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Letter to the President of the Senate and to the Speaker of the House Regarding the St. Lawrence Seaway and Power Project.

July 01, 1952

My dear Mr.________:

I am transmitting herewith, for the information of the Congress, the Application to the International Joint Commission, dated June 30, 1952 of the same date, between the Canadian Government and our own concerning the St. Lawrence project.

These documents mark the official commencement of a procedure for getting the St. Lawrence project built if the Congress fails to approve the legislation which is before it for that purpose. Under this procedure, the seaway will be built by the Canadian Government, and the power phase of the project will be built by the Province of Ontario and a United States entity authorized by the Congress or by the Federal Power Commission to do the United States share of the work.

This procedure for building the St. Lawrence project is entirely feasible. At the same time, as I have informed the Congress in January and again in April of this year, from the standpoint of the national interest of the United States, this procedure is only second-best--and a poor second-best at that-to the procedure which has been awaiting Congressional approval for so many years.

It is second-best because engineering considerations make it more costly to build the seaway on the Canadian side of the River.

It is second-best because, as the attached documents make clear, the power consumers will have to repay all the cost of the main dams and control structures, instead of sharing that cost with the seaway users.

Most important, it is second-best because under the legislation which is before the Congress, the United States would participate equally with Canada in the management and control of the seaway, while under the arrangement described in the attached documents, Canada will have the sole management and control.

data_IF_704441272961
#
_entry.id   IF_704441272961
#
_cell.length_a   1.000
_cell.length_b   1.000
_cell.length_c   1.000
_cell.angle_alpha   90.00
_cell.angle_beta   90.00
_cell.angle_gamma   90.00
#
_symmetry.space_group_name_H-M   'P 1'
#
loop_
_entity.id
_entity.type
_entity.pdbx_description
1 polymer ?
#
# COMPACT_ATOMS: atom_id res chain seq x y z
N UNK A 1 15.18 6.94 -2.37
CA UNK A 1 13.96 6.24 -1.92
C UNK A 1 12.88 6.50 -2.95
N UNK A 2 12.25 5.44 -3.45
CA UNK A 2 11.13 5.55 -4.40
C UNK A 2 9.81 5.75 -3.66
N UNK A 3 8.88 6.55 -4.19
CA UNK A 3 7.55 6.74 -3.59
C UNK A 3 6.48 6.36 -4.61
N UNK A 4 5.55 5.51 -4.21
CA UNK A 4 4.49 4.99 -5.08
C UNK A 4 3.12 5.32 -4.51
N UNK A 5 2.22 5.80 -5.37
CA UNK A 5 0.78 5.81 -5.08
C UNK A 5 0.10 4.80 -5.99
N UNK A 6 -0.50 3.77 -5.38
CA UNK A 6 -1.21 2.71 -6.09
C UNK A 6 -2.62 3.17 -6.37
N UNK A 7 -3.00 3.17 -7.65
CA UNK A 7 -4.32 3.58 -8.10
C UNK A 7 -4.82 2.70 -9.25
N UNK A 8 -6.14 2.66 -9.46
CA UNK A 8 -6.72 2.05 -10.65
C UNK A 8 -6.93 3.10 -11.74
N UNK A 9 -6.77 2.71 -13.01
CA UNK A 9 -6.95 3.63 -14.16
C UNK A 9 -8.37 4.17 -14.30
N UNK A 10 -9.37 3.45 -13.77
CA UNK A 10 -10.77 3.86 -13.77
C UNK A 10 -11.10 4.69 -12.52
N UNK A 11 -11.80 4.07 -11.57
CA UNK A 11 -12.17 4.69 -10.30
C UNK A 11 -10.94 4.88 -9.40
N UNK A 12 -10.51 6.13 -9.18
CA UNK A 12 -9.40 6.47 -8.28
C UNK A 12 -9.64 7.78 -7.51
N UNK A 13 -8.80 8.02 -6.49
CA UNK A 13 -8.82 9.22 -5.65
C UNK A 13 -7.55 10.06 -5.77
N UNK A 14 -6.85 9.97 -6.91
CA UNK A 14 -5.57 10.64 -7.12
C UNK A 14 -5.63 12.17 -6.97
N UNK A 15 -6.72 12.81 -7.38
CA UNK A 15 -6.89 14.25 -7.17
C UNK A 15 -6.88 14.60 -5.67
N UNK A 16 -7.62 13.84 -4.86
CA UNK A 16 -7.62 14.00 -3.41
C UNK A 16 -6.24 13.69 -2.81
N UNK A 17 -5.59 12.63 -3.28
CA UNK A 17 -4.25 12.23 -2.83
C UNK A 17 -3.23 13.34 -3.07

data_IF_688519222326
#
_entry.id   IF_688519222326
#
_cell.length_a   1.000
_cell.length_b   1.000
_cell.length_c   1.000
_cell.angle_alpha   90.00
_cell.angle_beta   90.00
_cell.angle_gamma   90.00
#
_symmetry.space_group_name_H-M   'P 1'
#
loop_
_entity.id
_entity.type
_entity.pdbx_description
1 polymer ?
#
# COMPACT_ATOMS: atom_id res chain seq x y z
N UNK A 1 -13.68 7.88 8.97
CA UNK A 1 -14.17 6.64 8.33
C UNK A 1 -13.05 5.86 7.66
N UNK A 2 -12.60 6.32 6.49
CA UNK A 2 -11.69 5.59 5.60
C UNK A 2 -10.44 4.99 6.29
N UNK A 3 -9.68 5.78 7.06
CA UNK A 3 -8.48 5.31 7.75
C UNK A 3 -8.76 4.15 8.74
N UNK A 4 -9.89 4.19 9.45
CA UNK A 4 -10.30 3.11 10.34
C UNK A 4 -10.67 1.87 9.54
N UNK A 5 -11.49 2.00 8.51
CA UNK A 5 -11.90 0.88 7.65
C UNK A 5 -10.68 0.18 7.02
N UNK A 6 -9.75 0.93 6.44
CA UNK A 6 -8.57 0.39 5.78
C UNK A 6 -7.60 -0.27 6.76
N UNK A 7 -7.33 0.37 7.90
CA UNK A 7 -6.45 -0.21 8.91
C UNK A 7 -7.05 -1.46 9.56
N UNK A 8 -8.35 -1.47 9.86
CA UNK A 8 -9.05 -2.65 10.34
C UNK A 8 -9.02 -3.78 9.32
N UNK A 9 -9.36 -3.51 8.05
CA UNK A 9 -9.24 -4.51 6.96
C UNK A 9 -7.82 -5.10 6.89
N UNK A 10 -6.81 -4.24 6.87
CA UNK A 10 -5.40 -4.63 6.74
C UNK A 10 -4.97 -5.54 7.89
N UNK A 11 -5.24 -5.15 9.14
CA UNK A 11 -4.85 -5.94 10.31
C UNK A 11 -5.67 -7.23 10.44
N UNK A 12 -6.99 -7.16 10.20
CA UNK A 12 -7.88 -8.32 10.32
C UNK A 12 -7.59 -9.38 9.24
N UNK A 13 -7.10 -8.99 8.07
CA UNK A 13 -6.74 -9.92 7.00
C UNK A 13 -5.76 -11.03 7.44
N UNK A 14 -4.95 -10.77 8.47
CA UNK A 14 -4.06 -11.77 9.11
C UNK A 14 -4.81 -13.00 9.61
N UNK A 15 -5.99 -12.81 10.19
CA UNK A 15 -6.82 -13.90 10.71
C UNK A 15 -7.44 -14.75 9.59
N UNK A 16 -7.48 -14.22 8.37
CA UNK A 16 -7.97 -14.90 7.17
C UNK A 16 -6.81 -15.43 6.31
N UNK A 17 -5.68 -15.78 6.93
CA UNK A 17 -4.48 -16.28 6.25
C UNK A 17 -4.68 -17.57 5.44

Every top official--civilian and military-with responsibilities for the defense of our country has testified that the St. Lawrence project is of exceptional and direct value to our security. Eighty or ninety percent of the traffic through the seaway will probably be United States traffic--including sizeable amounts of badly needed iron ore. The seaway will be built along our common boundary with Canada, where cooperation is obviously of vital importance to the future relations of our two countries. The cost of both the seaway and power phases of the project will be repaid, with interest.

And yet in the face of these facts, certain local and special interests in our country who fancy they would be adversely affected, have until now succeeded in blocking Congressional approval of United States participation in this project. I know of no more glaring example of short-sightedness in the history of our Nation's development of natural resources. Here is a self-liquidating investment, of great importance to our security and to our economic progress--and yet the Congress, principally at the urging of certain railroad and private power interests, so far seems willing to turn the whole seaway over to Canada.

The attached documents serve notice that the eleventh hour has struck. In a matter of months, in all probability, the proceedings before the International Joint Commission and the Federal Power Commission will have been completed. Until then, if the Congress acts rapidly, we can still join, as we should, as a full partner in building, managing, and controlling this project.

I urge the Congress to reject the narrow and selfish arguments of those who oppose the St. Lawrence project. It is going to be built, one way or the other. It is a plain matter of national self-interest for us to join in its construction.

It seems inconceivable to me, now that this project is on the eve of accomplishment, that the Congress should allow any local or special interest to divest our country of its rightful place in the joint development of the St. Lawrence River in the interest of all the people of the United States.

I strongly recommend, therefore, that the Congress promptly complete action on legislation to carry out the 1941 agreement for joint construction of the St. Lawrence seaway and power project.

Very sincerely yours,


Note: This is the text of identical letters addressed to the Honorable Alben W. Barkley, President of the Senate, and to the Honorable Sam Rayburn, Speaker of the House of Representatives.

The Application and the exchange of notes are printed in House Document 528 (82d Cong., 2d sess.).
See also Item 102.

Harry S. Truman, Letter to the President of the Senate and to the Speaker of the House Regarding the St. Lawrence Seaway and Power Project. Online by Gerhard Peters and John T. Woolley, The American Presidency Project https://www.presidency.ucsb.edu/node/231105

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